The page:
Apple's Spat with Google Will Only Get Worse

Apple’s relationship with Google recently reached a new low. The Cupertino, California, company announced it would drop Google Maps from the iPhone in favor of its own software and retire the YouTube app from the start screen of its mobile devices. It also launched legal action to halt sales of Google’s flagship Galaxy Nexus smartphone, which it claims infringes on several of its patents.

The tussle is far from over. The direction that both tech companies are headed—toward greater reliance on mobile computing for their revenue—is setting them up for a long-term fight over the same technological turf.

Apple and Google have been fated to collide since at least the summer of 2005. By then it was clear to the leaders at both that mobile computing would become central to everyday life, and more important than conventional computers. Apple was working on the first iPhone, and Google had just bought a startup called Android along with the technology that would underpin its own mobile operating system.

For the first few years, though, the companies saw their missions as complementary, and they collaborated. Apple licensed Google’s Maps technology to make the iPhone more appealing, and Google’s then-CEO Eric Schmidt joined Apple’s board.

“Apple and Google both saw Microsoft as a common enemy, and they had a highly cooperative relationship,” says Hemant Bhargava, a professor of management and computer science at the University of California, Davis. “That honeymoon is now over.”

Within a few years, everything changed. With phones and tablets ascendant, and Microsoft seemingly irrelevant, Apple and Google became focused on grabbing a healthy slice of whatever future moneymaking opportunities that allows—a realignment that has turned them from collegial frenemies into full-on foes.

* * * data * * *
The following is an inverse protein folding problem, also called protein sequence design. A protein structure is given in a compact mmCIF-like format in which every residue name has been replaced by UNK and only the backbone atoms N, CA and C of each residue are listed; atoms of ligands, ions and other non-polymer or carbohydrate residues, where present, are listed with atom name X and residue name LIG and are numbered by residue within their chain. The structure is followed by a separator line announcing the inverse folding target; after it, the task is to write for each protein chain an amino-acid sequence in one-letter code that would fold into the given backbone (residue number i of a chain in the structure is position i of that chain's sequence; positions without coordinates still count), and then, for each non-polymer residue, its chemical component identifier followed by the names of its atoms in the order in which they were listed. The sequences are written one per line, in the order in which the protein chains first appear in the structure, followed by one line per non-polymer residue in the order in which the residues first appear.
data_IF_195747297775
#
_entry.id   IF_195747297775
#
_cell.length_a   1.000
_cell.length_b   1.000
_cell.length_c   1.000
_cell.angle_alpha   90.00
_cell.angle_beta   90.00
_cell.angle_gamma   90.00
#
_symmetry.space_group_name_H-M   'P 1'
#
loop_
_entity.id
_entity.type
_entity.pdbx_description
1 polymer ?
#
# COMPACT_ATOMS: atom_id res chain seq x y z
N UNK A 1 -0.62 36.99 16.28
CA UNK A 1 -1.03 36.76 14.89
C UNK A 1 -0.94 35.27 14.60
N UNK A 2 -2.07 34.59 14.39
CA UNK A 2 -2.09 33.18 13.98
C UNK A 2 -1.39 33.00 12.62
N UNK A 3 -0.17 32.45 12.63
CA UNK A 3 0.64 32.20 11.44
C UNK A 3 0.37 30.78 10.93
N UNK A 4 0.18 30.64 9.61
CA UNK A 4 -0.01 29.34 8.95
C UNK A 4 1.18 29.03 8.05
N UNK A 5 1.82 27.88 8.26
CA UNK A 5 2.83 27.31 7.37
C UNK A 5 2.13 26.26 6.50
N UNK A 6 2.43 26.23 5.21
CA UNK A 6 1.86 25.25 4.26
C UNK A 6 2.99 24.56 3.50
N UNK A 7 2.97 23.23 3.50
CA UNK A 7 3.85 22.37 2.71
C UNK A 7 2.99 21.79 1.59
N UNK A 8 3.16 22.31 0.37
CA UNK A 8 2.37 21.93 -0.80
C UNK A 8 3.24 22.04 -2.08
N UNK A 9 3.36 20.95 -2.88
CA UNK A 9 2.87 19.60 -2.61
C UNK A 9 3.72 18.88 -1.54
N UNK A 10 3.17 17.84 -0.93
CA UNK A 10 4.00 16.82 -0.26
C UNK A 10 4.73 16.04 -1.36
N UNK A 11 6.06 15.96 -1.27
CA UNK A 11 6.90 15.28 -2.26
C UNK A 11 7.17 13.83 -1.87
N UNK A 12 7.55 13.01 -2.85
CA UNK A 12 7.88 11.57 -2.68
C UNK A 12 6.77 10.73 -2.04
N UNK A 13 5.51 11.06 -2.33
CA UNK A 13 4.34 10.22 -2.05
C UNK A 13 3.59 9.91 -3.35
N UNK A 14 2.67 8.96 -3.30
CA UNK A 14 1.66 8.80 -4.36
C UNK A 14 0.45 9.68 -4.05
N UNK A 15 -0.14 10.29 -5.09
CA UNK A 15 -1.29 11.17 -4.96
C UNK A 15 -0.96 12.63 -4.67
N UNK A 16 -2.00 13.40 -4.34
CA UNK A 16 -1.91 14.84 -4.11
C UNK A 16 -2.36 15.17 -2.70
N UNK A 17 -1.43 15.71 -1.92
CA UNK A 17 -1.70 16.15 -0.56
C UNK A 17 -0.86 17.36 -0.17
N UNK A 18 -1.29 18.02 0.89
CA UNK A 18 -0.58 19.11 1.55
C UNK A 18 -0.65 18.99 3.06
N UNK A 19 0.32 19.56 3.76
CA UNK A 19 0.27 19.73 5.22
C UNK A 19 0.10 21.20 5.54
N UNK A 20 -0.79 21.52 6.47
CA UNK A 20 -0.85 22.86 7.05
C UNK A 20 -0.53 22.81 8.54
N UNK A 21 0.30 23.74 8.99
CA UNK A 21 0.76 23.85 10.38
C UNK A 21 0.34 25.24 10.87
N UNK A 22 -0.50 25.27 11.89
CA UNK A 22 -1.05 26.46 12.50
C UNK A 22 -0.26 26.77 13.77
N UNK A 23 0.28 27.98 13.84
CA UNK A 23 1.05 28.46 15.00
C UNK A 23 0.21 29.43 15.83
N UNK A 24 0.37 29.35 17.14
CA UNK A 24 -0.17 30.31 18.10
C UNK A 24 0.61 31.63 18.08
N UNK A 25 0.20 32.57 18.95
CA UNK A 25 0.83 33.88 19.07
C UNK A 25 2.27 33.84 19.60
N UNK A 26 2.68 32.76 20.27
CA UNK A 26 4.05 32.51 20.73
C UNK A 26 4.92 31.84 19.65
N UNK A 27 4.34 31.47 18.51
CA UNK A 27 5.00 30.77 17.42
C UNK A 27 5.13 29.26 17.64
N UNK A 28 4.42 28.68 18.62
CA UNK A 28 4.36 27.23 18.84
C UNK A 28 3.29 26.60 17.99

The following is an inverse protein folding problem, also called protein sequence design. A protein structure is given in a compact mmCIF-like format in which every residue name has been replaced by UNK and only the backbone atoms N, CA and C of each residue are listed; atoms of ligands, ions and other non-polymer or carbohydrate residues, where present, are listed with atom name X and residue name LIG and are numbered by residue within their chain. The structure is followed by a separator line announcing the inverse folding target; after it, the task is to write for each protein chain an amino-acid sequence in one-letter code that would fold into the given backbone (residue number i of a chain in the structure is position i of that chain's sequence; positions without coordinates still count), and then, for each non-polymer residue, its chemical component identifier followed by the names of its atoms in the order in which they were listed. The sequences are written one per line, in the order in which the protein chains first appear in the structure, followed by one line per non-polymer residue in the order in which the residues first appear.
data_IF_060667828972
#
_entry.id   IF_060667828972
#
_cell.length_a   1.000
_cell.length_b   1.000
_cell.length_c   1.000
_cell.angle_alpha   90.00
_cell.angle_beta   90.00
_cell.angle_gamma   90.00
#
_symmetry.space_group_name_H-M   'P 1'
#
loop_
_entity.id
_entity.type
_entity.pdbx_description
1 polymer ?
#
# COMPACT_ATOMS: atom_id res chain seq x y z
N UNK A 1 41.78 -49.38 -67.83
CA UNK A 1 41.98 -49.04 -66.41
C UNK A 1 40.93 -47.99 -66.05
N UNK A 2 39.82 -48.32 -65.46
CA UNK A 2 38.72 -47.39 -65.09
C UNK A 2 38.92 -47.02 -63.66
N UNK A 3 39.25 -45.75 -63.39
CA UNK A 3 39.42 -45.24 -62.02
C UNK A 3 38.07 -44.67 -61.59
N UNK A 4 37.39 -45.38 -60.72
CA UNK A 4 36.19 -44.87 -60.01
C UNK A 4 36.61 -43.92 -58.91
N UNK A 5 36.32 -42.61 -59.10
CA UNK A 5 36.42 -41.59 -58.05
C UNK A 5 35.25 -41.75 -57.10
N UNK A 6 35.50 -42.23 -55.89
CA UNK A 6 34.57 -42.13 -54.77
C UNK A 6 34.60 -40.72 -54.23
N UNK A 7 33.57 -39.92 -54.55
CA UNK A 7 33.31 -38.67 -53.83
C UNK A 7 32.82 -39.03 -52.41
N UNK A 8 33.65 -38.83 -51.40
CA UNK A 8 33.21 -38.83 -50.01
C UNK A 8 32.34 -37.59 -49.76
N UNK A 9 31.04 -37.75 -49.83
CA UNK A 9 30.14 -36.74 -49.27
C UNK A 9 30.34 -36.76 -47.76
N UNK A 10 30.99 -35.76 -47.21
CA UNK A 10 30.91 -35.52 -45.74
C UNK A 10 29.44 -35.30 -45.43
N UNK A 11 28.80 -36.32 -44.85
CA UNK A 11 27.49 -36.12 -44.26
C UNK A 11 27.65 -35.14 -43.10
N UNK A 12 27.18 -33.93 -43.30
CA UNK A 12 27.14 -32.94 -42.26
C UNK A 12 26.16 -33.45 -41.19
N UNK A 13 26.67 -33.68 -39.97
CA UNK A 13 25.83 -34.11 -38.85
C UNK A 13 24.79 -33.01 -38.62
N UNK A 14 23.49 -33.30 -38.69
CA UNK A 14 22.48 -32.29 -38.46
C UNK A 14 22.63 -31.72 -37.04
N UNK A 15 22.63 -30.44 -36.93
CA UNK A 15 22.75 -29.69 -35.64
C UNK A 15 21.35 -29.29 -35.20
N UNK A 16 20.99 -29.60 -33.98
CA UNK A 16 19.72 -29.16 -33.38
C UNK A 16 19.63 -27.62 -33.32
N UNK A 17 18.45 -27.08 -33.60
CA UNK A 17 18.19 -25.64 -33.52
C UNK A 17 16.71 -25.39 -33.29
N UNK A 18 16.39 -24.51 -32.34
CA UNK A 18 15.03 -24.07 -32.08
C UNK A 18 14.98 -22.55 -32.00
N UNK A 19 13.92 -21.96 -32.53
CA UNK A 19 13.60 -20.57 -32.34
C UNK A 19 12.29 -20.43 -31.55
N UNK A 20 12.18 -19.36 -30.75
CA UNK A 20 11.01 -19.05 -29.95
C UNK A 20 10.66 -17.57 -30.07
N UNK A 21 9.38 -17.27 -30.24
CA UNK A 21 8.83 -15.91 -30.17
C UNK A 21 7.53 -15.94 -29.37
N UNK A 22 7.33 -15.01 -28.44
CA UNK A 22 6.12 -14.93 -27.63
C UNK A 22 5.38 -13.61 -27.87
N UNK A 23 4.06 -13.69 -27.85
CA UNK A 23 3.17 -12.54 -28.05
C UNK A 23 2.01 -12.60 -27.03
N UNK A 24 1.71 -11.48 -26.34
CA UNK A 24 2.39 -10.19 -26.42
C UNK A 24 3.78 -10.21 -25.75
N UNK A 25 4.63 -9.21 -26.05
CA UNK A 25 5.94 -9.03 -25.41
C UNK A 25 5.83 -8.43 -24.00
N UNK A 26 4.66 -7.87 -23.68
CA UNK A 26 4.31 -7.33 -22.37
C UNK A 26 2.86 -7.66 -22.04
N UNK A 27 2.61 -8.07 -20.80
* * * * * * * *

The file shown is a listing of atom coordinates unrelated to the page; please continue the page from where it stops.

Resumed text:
Apple dumped Google Maps, says Bhargava, because it needs full control of its devices’ most important features (see “Apple Charts a New Course on Mobile Maps“). But Apple will also begin expanding into new areas, says David Yoffie, a professor at Harvard Business School. He believes the company’s focus will be the most likely source of mobile revenue beyond just selling devices—advertising. And this leads Apple directly onto technological ground that is firmly Google’s, since ads provide almost all the search company’s revenue, mostly via search.

Advertising represents both an opportunity for Apple to hit Google where it hurts, and potentially a new income stream alongside its high-margin gadget sales, which may dwindle in markets where smartphones are reaching the saturation point.

Could Apple go after Google’s search and ads business directly? With over $100 billion of cash in its coffers, Apple could easily buy the expertise, infrastructure, and technology needed to build a rival search engine. But experience suggests that would not be enough to succeed. “Microsoft has cash, and you can see how much difficulty it’s had in making its search engine [Bing] successful,” points out Yoffie.

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